Edge data centres (DC) differ from traditional DC’s as they bring the processing power from the centre of the network to the edge of the network. Effectively, the Edge is concentrated at the ‘last mile’ of the network. By deploying small and decentralised servers, Edge DC’s bring the power as close as possible to the things and people producing and using the data or information.
Finding an infrastructure partner that is local, builds on site here in Western Australia, to Australian standards and climate conditions, and can build quickly to your exact requirements are just some of the issues facing mining companies across Western Australia
“One of the newest challenges for mining operations is managing the massive amounts of data produced across the value chain.”
Mining operations are often spread out geographically and because the value chain isn’t connected through data, only a small amount of information is being leveraged to reduce process variability and optimise operations.
Australia and New Zealand have a greater need to get the Edge right than most. Both nations have a highly dispersed geography with many of our primary and growth industries, such as mining and manufacturing, located in far-flung destinations where even basic connectivity can be poor or absent.
The rising demand for Edge computing in business operations is set to further drive the modular data centre market share now and for the foreseeable future, as businesses such as mines are increasingly dependent on IT infrastructure that is cost-effective and close to the network source to provide better data transmission speed, accuracy, and security.
Prefabricated facilities offer significant value to mining organisations such as ease in deployment, unique design and architecture, and portability. These modular data centres are being installed at remote locations to address latency and bandwidth issues by linking to regional data centres whenever needed thereby improving the user experience. Tech trends in the mining industry that are driving this move to the Edge include digitisation, data analytics, AI and automation.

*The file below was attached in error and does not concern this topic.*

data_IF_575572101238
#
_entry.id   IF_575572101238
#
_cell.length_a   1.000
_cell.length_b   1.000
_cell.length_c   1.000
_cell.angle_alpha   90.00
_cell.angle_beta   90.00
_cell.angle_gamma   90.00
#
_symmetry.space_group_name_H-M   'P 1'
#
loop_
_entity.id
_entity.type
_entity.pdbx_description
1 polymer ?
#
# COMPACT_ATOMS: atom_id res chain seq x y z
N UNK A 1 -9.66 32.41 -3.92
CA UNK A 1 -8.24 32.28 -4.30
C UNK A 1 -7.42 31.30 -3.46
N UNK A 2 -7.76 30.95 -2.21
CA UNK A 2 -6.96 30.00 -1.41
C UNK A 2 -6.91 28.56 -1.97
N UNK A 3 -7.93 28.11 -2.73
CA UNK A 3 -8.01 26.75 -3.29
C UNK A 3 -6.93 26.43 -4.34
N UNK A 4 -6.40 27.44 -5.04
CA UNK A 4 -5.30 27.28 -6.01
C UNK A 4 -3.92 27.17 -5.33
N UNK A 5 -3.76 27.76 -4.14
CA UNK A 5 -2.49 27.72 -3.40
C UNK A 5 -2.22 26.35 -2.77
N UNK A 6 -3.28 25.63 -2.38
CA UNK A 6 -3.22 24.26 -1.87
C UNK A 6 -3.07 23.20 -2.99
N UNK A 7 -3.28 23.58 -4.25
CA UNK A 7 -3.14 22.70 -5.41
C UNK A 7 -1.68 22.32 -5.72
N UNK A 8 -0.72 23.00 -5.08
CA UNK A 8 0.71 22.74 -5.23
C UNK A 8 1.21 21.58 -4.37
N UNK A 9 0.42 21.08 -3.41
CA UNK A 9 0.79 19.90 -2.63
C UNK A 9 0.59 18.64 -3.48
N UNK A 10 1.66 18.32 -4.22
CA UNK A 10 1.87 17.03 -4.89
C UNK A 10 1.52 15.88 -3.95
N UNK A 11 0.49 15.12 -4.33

TECH TRENDS DRIVING MININGS MOVE TO THE EDGE
Whether its autonomous vehicles, smart robots or drones, most miners are already onboard with automation. Driverless vehicles are becoming increasingly common at mine sites as companies look to improve safety, by removing human drivers from vehicles. BHP has invested significantly in the technology, with its Jimblebar hub in Western Australia exclusively using automated vehicles from November 2017, a move which the company claims has improved operational efficiency by 20%.
Digitisation and Risk Management
According to McKinsey, by unlocking the value of dormant data, the mining industry could generate an economic impact of $100 billion per year in maintenance alone. Miners have recognised that there is a tremendous opportunity to increase operational efficiency, reduce costs, and improve safety with Big Data if their teams can access it, understand it, and apply it to real-world situations.
Artificial Intelligence (AI)
AI calls for vast quantities of resources to develop and train its models. With Edge computing, the data is able to move freely into the cloud. From there the data can be analysed and the AI models can be trained before then extending it back to the Edge.
Edge DC’s are used by many organisations in conjunction with cloud analytics and machine learning technology to make new and valuable business services possible.
One example is how mining companies manage their in-pit operations. Accenture’s Connected Mine solution has been extended with Edge computing at an industrial mining site where they use high-resolution video of drilling equipment to determine rock density.
The capability allows the drill to adjust angle and speed in real-time, and also support predictive maintenance of equipment. The bandwidth of the high-density video streams required can’t be transported back to the cloud with the required frames per second in a cost-effective manner for direct cloud processing.
This is where Edge computing has the upper hand to the cloud and could take AI to the next level. Any data required for an AI application is able to reside in close proximity to the device, therefore increasing the speed in which it is able to access and process the data.
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